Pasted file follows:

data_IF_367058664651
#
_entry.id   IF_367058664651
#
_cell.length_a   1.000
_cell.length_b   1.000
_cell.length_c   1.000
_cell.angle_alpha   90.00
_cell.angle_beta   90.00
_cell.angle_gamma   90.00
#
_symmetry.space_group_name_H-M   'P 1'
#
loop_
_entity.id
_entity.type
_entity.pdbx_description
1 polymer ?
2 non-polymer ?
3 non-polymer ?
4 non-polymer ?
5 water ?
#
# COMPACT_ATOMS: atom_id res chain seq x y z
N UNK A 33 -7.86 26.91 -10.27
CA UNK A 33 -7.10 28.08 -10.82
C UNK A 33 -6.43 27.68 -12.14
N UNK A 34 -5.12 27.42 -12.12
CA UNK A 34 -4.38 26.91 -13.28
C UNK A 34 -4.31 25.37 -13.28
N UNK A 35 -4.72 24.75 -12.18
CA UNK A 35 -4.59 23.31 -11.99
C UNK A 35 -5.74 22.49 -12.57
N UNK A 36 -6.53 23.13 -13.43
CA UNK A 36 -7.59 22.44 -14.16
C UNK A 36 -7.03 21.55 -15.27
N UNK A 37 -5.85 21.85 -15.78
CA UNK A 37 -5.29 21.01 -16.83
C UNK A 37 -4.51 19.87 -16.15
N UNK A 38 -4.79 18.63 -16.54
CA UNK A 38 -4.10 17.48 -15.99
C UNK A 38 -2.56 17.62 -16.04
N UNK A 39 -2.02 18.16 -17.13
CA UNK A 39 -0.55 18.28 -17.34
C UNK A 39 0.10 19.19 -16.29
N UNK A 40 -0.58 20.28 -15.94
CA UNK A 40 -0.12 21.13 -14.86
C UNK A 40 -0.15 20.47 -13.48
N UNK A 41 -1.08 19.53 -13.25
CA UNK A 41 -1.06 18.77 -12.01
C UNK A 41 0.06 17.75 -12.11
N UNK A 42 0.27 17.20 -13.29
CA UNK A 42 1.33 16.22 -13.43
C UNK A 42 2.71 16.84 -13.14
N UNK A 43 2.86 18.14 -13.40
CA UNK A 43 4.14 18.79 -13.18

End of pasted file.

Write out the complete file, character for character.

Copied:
data_IF_367058664651
#
_entry.id   IF_367058664651
#
_cell.length_a   1.000
_cell.length_b   1.000
_cell.length_c   1.000
_cell.angle_alpha   90.00
_cell.angle_beta   90.00
_cell.angle_gamma   90.00
#
_symmetry.space_group_name_H-M   'P 1'
#
loop_
_entity.id
_entity.type
_entity.pdbx_description
1 polymer ?
2 non-polymer ?
3 non-polymer ?
4 non-polymer ?
5 water ?
#
# COMPACT_ATOMS: atom_id res chain seq x y z
N UNK A 33 -7.86 26.91 -10.27
CA UNK A 33 -7.10 28.08 -10.82
C UNK A 33 -6.43 27.68 -12.14
N UNK A 34 -5.12 27.42 -12.12
CA UNK A 34 -4.38 26.91 -13.28
C UNK A 34 -4.31 25.37 -13.28
N UNK A 35 -4.72 24.75 -12.18
CA UNK A 35 -4.59 23.31 -11.99
C UNK A 35 -5.74 22.49 -12.57
N UNK A 36 -6.53 23.13 -13.43
CA UNK A 36 -7.59 22.44 -14.16
C UNK A 36 -7.03 21.55 -15.27
N UNK A 37 -5.85 21.85 -15.78
CA UNK A 37 -5.29 21.01 -16.83
C UNK A 37 -4.51 19.87 -16.15
N UNK A 38 -4.79 18.63 -16.54
CA UNK A 38 -4.10 17.48 -15.99
C UNK A 38 -2.56 17.62 -16.04
N UNK A 39 -2.02 18.16 -17.13
CA UNK A 39 -0.55 18.28 -17.34
C UNK A 39 0.10 19.19 -16.29
N UNK A 40 -0.58 20.28 -15.94
CA UNK A 40 -0.12 21.13 -14.86
C UNK A 40 -0.15 20.47 -13.48
N UNK A 41 -1.08 19.53 -13.25
CA UNK A 41 -1.06 18.77 -12.01
C UNK A 41 0.06 17.75 -12.11
N UNK A 42 0.27 17.20 -13.29
CA UNK A 42 1.33 16.22 -13.43
C UNK A 42 2.71 16.84 -13.14
N UNK A 43 2.86 18.14 -13.40
CA UNK A 43 4.14 18.79 -13.18